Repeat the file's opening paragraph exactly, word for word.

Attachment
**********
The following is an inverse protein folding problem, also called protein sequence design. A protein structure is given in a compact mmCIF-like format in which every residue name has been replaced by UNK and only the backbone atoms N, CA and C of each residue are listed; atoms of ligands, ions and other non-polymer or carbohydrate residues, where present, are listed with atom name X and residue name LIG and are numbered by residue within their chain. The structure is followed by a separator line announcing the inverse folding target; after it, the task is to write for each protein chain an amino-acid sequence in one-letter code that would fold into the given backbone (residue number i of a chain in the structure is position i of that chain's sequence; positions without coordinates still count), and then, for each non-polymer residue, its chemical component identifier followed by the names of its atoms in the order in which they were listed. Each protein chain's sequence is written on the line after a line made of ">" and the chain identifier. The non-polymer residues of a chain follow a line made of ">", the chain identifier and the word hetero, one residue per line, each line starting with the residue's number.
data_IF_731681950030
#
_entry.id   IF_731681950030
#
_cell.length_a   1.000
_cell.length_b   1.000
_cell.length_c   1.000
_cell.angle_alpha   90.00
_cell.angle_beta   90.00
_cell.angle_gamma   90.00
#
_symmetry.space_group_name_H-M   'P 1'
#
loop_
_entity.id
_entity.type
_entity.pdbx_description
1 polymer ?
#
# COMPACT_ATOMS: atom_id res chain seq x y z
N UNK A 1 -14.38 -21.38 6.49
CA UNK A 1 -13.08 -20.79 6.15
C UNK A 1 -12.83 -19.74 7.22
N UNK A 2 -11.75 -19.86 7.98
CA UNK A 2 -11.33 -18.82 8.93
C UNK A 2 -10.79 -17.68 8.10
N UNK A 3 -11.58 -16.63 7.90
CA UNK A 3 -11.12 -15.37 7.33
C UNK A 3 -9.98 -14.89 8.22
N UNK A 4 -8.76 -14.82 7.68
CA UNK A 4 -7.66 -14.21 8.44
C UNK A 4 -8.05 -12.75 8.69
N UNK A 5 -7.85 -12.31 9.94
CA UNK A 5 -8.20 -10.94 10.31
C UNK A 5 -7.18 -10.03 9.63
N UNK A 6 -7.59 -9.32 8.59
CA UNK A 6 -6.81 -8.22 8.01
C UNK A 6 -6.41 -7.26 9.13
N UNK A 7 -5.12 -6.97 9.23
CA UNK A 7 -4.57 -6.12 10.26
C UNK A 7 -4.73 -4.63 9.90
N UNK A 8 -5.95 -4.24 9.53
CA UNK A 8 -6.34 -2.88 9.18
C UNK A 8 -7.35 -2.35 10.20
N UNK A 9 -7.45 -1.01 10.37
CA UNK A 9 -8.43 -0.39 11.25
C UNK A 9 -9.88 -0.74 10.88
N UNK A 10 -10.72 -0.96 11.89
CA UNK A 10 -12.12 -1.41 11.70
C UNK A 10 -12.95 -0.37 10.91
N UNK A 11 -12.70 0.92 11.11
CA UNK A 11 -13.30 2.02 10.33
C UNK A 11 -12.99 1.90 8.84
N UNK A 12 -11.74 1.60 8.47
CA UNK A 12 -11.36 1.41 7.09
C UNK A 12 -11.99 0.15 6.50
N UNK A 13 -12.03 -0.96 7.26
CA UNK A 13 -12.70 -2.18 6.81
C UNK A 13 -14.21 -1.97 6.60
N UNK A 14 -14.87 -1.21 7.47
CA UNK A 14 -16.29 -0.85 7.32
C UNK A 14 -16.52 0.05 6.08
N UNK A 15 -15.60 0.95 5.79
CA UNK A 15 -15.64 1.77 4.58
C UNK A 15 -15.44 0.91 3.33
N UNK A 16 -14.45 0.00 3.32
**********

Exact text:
The following is an inverse protein folding problem, also called protein sequence design. A protein structure is given in a compact mmCIF-like format in which every residue name has been replaced by UNK and only the backbone atoms N, CA and C of each residue are listed; atoms of ligands, ions and other non-polymer or carbohydrate residues, where present, are listed with atom name X and residue name LIG and are numbered by residue within their chain. The structure is followed by a separator line announcing the inverse folding target; after it, the task is to write for each protein chain an amino-acid sequence in one-letter code that would fold into the given backbone (residue number i of a chain in the structure is position i of that chain's sequence; positions without coordinates still count), and then, for each non-polymer residue, its chemical component identifier followed by the names of its atoms in the order in which they were listed. Each protein chain's sequence is written on the line after a line made of ">" and the chain identifier. The non-polymer residues of a chain follow a line made of ">", the chain identifier and the word hetero, one residue per line, each line starting with the residue's number.